After Skylar Lewis (Holt) faces her fears and defeats the evil ghost chasing after her soul, the movie culminates in this absolute banger. While the auto-tune is noticeable, the overlaid techno-beats ensure that Holt’s over-edited voice pairs smoothly with the tone of the track.

This song just makes me want to dance. It is spunky, lively and romantic. “I can feel you comin’ from a mile away / My pulse starts racin’ from the words that you say,” Holt sings, hinting at the sweat-inducing giddiness of a moment with your crush.

“Don’t say, don’t say goodnight / You know you had me at hello,” Holt admits. This song had me at first listen.

‘Me And You’ (2012) by Coco Jones and Tyler James Williams

Although it is another track from “Let It Shine,” “Me And You” demonstrates an entirely different musical palette. Jones delivers a stunning performance of this emotional ballad, her voice equal parts demanding and delicate.

“Me And You” is more than a song — it is a confessional and a conversation between two people at a crossroads.

“Tell me, are you who I thought you were? / Or who I wanted you to be?” Jones implores. The song alternates between her smooth voice begging for answers and Williams attempting to explain his mistakes. It is a fusion of R&B, pop and rap.

My only qualm with the studio version is the omission of the desperate plea from Williams in the movie, “Roxie I’m sorry.” I still say it anyway, with my whole chest.

‘Something About the Sunshine’ (2010) by Anna Margaret and Christopher Wilde

This song is a straight shot of serotonin.

Every time I listen, I must fight the desire to skip across a sandy boardwalk, purchase a cookies-and-cream milkshake and bask in the sunshine.

From the film “Starstruck” (2010), this track accompanies the unexpected budding of a relationship between pop star Christopher (Sterling Knight) and painfully normal girl, Jessica Olson (Danielle Campbell).

“There’s something about the sunshine, baby / I’m seeing you in a whole new light,” the pair sings.

While the song is slightly overproduced, which is showcased by the aggressive manipulation of the singer’s vocals, it does not diminish the charm.

“Something About the Sunshine” is a beautiful track that contemplates the giddiness of a new relationship.

The song sees the world through rose-colored glasses, imploring its listeners to simply relax and enjoy the overwhelming optimism.

‘Bet On It’ (2007) by Zac Efron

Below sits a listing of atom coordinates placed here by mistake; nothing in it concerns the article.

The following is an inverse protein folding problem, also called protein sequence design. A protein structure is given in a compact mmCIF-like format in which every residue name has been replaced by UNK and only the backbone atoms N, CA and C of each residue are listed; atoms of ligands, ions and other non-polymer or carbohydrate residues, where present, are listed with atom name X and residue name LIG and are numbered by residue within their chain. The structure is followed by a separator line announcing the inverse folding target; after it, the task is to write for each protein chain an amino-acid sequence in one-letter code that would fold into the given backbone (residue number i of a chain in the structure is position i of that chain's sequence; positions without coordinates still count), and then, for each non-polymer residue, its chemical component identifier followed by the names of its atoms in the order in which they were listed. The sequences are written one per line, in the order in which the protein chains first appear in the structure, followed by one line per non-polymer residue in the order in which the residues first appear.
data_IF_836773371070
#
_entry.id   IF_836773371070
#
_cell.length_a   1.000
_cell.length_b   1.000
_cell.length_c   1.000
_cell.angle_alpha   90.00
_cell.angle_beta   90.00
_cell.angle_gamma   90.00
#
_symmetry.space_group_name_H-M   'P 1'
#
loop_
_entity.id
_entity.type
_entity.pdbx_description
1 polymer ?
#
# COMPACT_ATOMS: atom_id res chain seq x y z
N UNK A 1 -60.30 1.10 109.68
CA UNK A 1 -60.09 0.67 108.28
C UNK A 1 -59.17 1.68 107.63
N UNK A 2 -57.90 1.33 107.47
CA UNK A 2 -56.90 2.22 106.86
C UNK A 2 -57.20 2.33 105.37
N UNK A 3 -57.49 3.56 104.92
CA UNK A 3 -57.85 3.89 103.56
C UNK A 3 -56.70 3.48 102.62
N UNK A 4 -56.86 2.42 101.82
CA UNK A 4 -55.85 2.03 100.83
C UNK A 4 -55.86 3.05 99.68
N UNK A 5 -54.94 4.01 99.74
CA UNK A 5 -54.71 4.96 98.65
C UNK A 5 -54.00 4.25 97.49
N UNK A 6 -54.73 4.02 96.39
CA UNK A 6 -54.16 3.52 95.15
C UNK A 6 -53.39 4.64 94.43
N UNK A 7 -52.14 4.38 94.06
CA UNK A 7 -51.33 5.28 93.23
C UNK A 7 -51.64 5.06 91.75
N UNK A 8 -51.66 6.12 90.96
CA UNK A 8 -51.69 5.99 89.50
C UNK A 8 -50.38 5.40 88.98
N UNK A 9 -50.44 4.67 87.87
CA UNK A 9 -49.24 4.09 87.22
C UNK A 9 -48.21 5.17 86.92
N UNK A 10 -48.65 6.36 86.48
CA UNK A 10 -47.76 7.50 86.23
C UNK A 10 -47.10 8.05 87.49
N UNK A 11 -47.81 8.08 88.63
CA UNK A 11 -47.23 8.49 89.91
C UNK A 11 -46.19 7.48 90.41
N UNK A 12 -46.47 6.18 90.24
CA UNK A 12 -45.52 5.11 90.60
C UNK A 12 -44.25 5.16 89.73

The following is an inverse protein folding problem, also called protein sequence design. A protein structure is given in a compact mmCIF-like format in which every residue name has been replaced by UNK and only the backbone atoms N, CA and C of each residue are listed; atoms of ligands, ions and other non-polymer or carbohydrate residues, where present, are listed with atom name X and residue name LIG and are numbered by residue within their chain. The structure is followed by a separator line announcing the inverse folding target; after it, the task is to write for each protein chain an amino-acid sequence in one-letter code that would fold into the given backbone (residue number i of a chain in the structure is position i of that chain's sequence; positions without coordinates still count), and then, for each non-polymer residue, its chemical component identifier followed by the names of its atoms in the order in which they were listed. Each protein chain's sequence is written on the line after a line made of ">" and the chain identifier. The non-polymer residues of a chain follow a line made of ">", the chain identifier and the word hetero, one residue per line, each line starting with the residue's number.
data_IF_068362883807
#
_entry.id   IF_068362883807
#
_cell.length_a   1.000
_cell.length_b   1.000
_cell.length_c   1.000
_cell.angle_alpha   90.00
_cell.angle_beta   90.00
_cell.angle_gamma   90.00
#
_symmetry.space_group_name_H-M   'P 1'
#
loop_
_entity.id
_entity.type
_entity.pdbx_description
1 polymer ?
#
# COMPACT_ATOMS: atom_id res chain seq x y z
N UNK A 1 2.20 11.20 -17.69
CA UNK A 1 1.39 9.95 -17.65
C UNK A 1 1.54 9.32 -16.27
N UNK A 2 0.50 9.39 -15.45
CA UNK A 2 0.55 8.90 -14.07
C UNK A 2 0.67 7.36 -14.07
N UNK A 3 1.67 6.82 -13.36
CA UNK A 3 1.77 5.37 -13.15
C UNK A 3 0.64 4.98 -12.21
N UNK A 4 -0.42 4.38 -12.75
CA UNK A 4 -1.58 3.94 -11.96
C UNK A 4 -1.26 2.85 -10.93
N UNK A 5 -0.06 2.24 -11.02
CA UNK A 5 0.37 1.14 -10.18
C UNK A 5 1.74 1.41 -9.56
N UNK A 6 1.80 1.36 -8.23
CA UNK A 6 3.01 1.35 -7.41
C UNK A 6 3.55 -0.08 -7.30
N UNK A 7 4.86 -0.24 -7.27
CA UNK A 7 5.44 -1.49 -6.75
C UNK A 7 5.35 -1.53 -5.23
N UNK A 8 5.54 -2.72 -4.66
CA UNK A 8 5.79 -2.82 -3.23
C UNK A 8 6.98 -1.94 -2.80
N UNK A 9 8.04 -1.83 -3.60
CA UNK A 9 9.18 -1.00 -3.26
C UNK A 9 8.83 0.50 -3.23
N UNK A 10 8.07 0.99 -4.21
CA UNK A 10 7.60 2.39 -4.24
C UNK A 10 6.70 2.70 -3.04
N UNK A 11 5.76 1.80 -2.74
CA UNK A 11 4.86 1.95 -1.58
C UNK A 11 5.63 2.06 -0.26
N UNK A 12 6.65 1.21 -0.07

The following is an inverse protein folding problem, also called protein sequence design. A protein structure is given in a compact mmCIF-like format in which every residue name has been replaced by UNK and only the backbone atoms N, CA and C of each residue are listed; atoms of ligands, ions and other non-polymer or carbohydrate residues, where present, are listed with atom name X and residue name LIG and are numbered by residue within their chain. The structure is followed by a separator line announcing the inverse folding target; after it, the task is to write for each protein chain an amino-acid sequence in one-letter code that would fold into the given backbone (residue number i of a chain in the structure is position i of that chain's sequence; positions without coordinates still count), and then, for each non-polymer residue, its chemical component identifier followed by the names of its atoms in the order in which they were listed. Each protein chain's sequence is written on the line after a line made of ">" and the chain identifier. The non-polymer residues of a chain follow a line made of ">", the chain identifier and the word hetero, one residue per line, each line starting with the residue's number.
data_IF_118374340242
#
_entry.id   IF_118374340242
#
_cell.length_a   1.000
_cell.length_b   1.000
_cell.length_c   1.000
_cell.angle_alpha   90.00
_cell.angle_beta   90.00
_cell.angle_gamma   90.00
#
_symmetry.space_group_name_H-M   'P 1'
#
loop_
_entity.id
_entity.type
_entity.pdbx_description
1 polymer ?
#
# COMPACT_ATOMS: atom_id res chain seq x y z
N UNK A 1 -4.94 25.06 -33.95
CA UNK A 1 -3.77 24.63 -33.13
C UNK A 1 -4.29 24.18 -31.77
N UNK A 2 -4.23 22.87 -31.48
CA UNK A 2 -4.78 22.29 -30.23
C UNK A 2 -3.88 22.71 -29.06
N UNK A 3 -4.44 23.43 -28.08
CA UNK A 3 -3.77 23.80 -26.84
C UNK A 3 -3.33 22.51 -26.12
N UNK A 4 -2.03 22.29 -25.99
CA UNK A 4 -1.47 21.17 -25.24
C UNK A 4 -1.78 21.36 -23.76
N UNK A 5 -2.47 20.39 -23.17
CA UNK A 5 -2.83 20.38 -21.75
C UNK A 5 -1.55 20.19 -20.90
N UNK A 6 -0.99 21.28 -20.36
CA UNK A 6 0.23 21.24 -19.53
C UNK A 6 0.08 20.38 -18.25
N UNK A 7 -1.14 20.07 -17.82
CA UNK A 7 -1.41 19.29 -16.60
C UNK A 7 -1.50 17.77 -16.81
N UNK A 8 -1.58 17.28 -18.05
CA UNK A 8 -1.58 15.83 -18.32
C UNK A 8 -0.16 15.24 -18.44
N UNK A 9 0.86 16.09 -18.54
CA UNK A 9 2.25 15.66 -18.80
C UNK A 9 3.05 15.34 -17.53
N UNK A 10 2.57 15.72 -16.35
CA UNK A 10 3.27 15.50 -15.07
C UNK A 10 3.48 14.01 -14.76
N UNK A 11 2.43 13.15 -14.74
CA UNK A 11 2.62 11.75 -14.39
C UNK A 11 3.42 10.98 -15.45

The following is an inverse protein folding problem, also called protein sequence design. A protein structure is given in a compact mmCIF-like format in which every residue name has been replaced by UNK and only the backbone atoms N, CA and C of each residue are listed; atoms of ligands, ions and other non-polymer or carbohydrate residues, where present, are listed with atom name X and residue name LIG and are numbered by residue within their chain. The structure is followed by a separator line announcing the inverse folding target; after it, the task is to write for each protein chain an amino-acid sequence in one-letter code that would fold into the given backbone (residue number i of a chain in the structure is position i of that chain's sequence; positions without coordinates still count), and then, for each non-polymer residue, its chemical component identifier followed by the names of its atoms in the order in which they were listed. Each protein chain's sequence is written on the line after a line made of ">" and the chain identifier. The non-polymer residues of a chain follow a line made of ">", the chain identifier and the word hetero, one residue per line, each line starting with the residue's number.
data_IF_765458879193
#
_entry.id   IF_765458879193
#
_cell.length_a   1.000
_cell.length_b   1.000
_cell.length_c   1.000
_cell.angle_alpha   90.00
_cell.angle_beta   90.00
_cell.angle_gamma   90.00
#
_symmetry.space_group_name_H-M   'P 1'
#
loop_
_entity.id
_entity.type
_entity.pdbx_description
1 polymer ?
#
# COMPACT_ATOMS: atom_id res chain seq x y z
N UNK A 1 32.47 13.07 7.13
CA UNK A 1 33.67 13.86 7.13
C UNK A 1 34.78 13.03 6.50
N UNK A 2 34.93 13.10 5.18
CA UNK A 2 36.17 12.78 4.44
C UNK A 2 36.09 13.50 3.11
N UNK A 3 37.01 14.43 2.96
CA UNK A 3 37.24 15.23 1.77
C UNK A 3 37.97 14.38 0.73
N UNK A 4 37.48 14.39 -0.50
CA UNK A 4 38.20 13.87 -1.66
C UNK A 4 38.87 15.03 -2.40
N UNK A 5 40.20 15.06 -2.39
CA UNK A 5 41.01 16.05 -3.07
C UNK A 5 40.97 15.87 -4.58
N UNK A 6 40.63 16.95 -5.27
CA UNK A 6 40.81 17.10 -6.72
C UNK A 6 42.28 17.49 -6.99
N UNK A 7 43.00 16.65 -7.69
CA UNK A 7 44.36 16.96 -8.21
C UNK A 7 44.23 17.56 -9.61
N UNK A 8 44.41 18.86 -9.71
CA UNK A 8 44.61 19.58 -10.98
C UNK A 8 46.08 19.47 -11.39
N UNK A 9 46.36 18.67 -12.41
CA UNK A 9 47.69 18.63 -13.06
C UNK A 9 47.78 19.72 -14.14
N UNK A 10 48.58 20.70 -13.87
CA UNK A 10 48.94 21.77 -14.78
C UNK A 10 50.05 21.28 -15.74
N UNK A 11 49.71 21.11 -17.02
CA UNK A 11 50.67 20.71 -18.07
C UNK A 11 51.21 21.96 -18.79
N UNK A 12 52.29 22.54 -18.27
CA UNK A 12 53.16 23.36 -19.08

Despite the cringe dance montage that accompanies this song in “High School Musical 2,” “Bet On It” should be taken seriously as a stand-alone audio track.

It tackles many complicated, ever-present themes in college environments such as anxiety and imposter syndrome.

The song motivates listeners through both lyrics and sound.

“I’m not gonna stop, that’s who I am,” Troy (Efron) declares over aggressive percussion instruments.

The track follows an intoxicating cadence. The tempo rises and falls in a reflection of the lyrical tone of the verse.

During the bridge, the drums fade and the cymbals are employed to create a majestic atmosphere, preparing for an epiphanic resolution.

“The answers are all inside of me / All I gotta do is believe,” Troy realizes. If only it were that simple.

– Contact Catherine Goodman at

B y m ir A nd A W ilson C ross W ord d esk ACROSS 1. Color to wear on St. Patrick’s Day 6. First name of one of The Beatles 7. Turn away (one’s eyes) 8. Knife used for peeling potatoes 9. Mexican corn on the cob dish DOWN 1. Fruit that comes in green and red varieties 2. Duke to UNC, e.g. 3. Month before Febrero 4. Bird in the heron family 5. __ Dame Cathedral Scan for answers
Mini Crossword
A LyA k Houry/Contributing Writer
The Emory Wheel A&L Wednesday, March 20, 2024 13
Translational Lab Director Peter Hitchcock mingles with the lab team at a welcome meeting.

Club equestrian experiences ‘rebuilding’ period

can make some of the skills easier. However, she noted that “finesse” is equally important to riding since the sport is also an “art.”

Yarbrough, who is also a professional rider, said the best thing an equestrian can do for their horse is consider how the animal reacts during rides. She also said she still learns something new every time she gets on a horse.

“Even though I’m a trainer and I’ve ridden for forever, I’m still learning a ton,” Yarbrough said. “They always have something to teach you.”